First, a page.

The 30,000-Foot View

By Joe McKendrick

McKendrick & Associates home page

The Techno-Entrepreneurial Spirit: Hope Springs Eternal

The news we get everyday from the Middle East may seem disheartening, but I want to offer a more optimistic assessment - with an IT slant. That is, ten years from now or so, we may be fretting about the loss of IT jobs to low-cost development shops in Iraq. Even in India, they may be bemoaning the loss of opportunities to this new entrepreneurial-tech hotbed in the Middle East. The Iraqis are a very industrious people, and if the extremists can be kept at bay, we may see an entrepreneurial-tech renaissance in the region. It's happened before in the most unlikely places. A couple of decades back no one could have dreamed that East European, Russian, and Chinese developers would be doing a lot of our IT work. It wasn't that long ago these were militant, lifeless communist societies, where generations of youngsters were brainwashed to hate and be ready to battle against Western societies. India was the poorest of poor countries, wracked by devastating hunger.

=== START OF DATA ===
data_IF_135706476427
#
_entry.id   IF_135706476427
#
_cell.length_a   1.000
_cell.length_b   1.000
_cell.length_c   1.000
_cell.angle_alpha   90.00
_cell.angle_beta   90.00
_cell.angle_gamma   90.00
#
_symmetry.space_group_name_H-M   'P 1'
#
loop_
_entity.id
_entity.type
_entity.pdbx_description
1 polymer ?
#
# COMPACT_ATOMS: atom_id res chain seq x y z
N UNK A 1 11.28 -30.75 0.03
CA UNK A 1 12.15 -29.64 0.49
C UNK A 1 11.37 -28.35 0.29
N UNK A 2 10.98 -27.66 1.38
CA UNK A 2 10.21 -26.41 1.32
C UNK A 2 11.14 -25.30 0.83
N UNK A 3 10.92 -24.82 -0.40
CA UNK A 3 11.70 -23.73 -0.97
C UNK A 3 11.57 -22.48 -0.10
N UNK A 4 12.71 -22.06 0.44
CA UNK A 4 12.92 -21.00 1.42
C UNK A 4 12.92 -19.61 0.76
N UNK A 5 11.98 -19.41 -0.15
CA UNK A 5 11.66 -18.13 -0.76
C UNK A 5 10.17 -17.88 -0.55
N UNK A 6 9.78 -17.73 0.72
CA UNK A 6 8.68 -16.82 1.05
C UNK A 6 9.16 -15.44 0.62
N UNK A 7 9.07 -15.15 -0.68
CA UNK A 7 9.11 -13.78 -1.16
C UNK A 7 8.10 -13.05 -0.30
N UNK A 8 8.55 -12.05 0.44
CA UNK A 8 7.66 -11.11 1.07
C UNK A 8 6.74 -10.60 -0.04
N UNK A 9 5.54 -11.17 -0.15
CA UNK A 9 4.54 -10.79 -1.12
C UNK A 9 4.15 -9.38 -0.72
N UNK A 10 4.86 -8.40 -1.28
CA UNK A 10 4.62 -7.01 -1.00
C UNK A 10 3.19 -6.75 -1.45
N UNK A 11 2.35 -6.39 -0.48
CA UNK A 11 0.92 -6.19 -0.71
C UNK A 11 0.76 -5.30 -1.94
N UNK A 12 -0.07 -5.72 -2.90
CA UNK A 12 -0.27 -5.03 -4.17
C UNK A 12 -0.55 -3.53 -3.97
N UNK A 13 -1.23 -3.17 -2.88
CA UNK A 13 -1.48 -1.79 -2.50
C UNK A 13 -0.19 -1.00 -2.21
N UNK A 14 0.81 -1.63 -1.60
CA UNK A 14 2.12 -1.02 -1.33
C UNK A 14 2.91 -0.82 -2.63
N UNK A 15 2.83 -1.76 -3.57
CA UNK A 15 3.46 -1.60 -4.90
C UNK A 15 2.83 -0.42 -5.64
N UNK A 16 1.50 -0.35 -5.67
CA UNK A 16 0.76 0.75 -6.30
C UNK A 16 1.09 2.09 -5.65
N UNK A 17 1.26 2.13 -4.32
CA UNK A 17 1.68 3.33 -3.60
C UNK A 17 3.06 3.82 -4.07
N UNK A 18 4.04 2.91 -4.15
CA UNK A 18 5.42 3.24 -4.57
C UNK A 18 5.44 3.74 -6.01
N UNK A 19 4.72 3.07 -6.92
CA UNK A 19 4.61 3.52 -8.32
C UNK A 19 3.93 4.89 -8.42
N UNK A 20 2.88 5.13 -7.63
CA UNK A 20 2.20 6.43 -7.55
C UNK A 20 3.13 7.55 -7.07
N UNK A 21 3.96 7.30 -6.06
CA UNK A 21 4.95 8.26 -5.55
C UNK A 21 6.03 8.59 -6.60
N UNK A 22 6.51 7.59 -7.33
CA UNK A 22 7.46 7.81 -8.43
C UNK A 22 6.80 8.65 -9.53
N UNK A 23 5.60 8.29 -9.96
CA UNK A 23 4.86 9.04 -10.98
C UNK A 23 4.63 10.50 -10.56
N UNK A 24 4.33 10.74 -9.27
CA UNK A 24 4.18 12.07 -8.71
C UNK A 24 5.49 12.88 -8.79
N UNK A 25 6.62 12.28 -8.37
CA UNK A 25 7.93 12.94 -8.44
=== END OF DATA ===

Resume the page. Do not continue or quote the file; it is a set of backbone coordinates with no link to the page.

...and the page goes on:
My optimism - at least as it relates to the potential within Iraq - is tempered, however, by another trend about the evolution of the IT industry. Some analysts predict that over the long run, the overall number of IT jobs across the world will actually decline. Even though the world is becoming more and more computerized, we may need fewer and fewer people to build and run these systems. The reason is the growth of self-managing, or autonomic computing.

It is likely that in the long run, autonomic computing may take away more existing IT jobs than outsourcing (emphasis on existing jobs). The consensus among the experts I spoke to is that once autonomic computing takes hold, the potential impact on IT employment will be far greater than that of outsourcing, offshore or otherwise. In fact, the number of jobs moved offshore will pale in comparison to the impact of automated computing.

Of course, a lot of what will be automated is the more day-to-day or menial tasks associated with IT. There will be plenty of demand for high-level thinking such as architectural and business process design. In essence, IT workers are being chased deeper into the enterprise. Technology wise, we've still got a long way to go as well. Completely "dark" data centers are a long way off. Instead, we'll be seeing variations of "dim" data centers, with varying levels of autonomics.

So IT will continue to evolve, and new opportunities will spring eternal - even for a budding Baghdad-based IBM or Microsoft.

Note: This originally appeared as an editorial in Database Trends & Applications

Joe's Previous 30,000-Foot Views: How do You 'Can' a Jedi Master? (August 2004)